Caste Census and Survey
- October 4, 2023
- Posted by: OptimizeIAS Team
- Category: DPN Topics
Caste Census and Survey
The Bihar government has released the results of its recently concluded survey of castes in the state, which reveals that Other Backward Classes (OBCs) and Extremely Backward Classes (EBCs) constitute more than 63% of the population of Bihar.
Census vs Survey
- Census is the total process of collecting, compiling, analysing and disseminating demographic, economic and social data of all persons in a country at a specific period of time. Census in India is conducted at regular intervals of 10 years.
- Caste Survey- Since only the Union govt has the power to conduct census, several state governments like Bihar and Odisha have been conducting socio economic caste surveys to ascertain the social and economic status of different castes for better policy making.
History of Caste Census
- Every Census in independent India from 1951 to 2011 has published data on Scheduled Castes and Scheduled Tribes, but not on other castes. Before that, every Census until 1931 had data on caste.
- Socio Economic caste census for OBCs was conducted for the first time in Independent India in 2011. However the findings were never made public. The last published data for all castes was done in the 1931 census.
Significance of Caste Census
- A caste census, which will generate exhaustive data will allow policymakers to develop better policies, implementation strategies, and will also enable a more rational debate on sensitive issues.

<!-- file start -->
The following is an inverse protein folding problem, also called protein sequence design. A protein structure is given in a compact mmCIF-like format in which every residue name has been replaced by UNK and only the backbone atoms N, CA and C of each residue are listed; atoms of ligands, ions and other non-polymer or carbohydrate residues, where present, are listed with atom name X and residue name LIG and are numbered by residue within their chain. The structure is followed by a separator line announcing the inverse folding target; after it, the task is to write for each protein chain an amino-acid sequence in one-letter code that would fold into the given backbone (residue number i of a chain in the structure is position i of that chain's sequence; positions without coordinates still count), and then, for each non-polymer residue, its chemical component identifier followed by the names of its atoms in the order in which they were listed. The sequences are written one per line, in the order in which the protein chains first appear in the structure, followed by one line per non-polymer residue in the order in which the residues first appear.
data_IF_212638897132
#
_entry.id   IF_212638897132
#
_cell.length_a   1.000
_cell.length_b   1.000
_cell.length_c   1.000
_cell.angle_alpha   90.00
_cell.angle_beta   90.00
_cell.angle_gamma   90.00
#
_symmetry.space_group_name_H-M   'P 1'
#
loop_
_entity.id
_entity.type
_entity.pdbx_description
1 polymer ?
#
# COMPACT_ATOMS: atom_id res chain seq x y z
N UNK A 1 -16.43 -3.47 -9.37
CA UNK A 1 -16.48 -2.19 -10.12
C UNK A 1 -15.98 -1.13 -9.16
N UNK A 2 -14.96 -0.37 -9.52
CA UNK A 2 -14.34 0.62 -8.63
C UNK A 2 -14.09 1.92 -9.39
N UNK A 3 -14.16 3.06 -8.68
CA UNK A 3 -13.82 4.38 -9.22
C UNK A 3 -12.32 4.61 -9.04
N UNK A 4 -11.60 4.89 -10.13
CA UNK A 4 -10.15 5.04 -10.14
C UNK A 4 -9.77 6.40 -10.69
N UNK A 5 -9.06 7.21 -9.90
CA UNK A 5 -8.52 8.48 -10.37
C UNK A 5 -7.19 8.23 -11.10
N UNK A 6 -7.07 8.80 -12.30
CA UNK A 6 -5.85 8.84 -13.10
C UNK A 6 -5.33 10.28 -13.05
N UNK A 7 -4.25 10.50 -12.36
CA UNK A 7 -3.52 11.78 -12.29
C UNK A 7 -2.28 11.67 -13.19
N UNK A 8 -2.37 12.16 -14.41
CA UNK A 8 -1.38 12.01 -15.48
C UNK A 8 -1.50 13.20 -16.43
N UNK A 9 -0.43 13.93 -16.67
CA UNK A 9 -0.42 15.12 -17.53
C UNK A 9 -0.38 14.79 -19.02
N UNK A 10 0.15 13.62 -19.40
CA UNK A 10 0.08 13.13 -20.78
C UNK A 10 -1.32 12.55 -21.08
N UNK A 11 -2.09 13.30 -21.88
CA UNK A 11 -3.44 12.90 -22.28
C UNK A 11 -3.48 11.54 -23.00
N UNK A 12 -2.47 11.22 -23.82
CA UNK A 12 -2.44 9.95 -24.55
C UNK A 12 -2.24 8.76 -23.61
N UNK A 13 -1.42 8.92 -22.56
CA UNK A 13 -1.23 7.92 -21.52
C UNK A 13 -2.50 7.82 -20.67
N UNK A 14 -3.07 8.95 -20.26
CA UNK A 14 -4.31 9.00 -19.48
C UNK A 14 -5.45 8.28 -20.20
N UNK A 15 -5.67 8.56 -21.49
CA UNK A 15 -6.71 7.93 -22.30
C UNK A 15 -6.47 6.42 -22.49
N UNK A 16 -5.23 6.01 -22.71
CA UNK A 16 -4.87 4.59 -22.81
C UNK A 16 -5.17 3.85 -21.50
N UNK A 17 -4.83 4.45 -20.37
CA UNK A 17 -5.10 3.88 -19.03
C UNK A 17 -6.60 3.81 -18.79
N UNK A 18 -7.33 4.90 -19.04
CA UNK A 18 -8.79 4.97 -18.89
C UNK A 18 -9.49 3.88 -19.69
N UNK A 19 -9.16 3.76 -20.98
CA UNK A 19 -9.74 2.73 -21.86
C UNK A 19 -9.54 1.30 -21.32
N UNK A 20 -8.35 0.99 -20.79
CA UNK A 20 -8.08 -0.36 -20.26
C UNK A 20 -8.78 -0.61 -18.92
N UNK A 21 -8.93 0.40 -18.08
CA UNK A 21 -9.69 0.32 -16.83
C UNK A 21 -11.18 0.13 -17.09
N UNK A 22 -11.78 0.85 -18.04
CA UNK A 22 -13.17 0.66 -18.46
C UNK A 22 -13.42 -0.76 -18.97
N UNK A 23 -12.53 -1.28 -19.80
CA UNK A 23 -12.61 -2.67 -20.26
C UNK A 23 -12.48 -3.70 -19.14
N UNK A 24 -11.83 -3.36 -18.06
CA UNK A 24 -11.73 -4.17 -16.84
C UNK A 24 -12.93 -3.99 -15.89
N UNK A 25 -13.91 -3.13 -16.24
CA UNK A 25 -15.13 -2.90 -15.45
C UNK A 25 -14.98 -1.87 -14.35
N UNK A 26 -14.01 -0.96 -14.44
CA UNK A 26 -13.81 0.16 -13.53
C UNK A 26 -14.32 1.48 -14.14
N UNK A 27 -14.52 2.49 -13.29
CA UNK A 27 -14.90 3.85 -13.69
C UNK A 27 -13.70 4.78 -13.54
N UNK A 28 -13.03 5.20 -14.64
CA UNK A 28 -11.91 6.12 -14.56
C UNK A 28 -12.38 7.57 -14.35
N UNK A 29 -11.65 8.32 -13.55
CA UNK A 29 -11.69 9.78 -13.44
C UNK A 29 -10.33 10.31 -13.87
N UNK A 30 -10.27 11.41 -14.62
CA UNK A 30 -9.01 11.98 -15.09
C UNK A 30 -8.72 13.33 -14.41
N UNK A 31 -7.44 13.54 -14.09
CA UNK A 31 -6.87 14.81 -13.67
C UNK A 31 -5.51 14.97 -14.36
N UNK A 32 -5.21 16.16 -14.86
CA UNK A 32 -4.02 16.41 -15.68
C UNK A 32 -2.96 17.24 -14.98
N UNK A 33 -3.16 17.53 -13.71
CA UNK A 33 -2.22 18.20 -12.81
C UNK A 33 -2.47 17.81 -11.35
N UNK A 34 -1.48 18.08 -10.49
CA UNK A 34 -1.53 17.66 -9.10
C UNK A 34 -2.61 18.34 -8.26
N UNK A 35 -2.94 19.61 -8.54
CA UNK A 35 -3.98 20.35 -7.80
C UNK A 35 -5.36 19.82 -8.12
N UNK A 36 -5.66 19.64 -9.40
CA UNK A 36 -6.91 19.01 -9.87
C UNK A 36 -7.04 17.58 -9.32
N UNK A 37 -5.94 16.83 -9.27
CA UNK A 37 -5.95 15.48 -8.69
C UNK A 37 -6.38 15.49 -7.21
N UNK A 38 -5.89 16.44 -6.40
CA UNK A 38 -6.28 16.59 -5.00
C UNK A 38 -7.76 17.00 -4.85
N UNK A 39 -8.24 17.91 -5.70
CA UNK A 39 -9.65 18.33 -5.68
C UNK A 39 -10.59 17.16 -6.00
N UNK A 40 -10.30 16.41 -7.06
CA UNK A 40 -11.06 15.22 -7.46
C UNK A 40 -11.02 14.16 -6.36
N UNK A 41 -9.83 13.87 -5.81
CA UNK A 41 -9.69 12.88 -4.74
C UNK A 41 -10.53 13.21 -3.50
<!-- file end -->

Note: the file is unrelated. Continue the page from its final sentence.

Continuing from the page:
- Unequal distribution of wealth, resources and education has meant an acute shortage of purchasing power among the majority of Indians.Hence, the caste census helps to address these issues in a democratic, scientific and objective manner.
- Our Constitution too favours conducting a caste census. Article 340 mandates the appointment of a commission to investigate the conditions of socially and educationally backward classes.
- To burst the myths which actually deprive a large number of people, particularly on the margins. For instance, In Karnataka, there were claims that among the castes, the Lingayats are the most numerous.
- In reducing inclusion and exclusion errors with accurate data of castes, most backward castes can be identified.
Challenges with Caste Census
- The data can be used by the political parties for their narrow political gains. This will encourage caste based mobilisations in the country.
- There have been concerns that counting caste may help solidify or harden identities. Due to these repercussions, nearly a decade after the SECC, a sizable amount of its data remains unreleased or released only in parts.
- Caste census may increase demand for larger or separate quotas. For instance, Patels, Gujjars, Jats and other castes are demanding reservations. The caste census might induce more such demands in future.
- Enumerating the caste numbers in India is a complex task as the same caste is spelt in different ways in different states.
- Disclosure of caste identities could lead to individuals being stigmatized or discriminated against based on preconceived notions associated with certain castes.
- Need for sub categorisation of Backward classes-This will provide the benefit to intended beneficiaries.Since the government has already appointed Justice G Rohini Panel on Sub-categorisation of OBCs. The Panel has to fast pace the sub-classification process.
- Use technologies to assess the caste date on SECC– The government can use technologies like Artificial Intelligence and machine learning to assess the SECC data and condense them into meaningful categories.
Thus, a caste census may not sit well with the goal of a casteless society, but it may serve as a means of addressing inequities in society. However the census must aim at gradual elimination of castes by uplifiting the socio-economically marginalised sections of the society.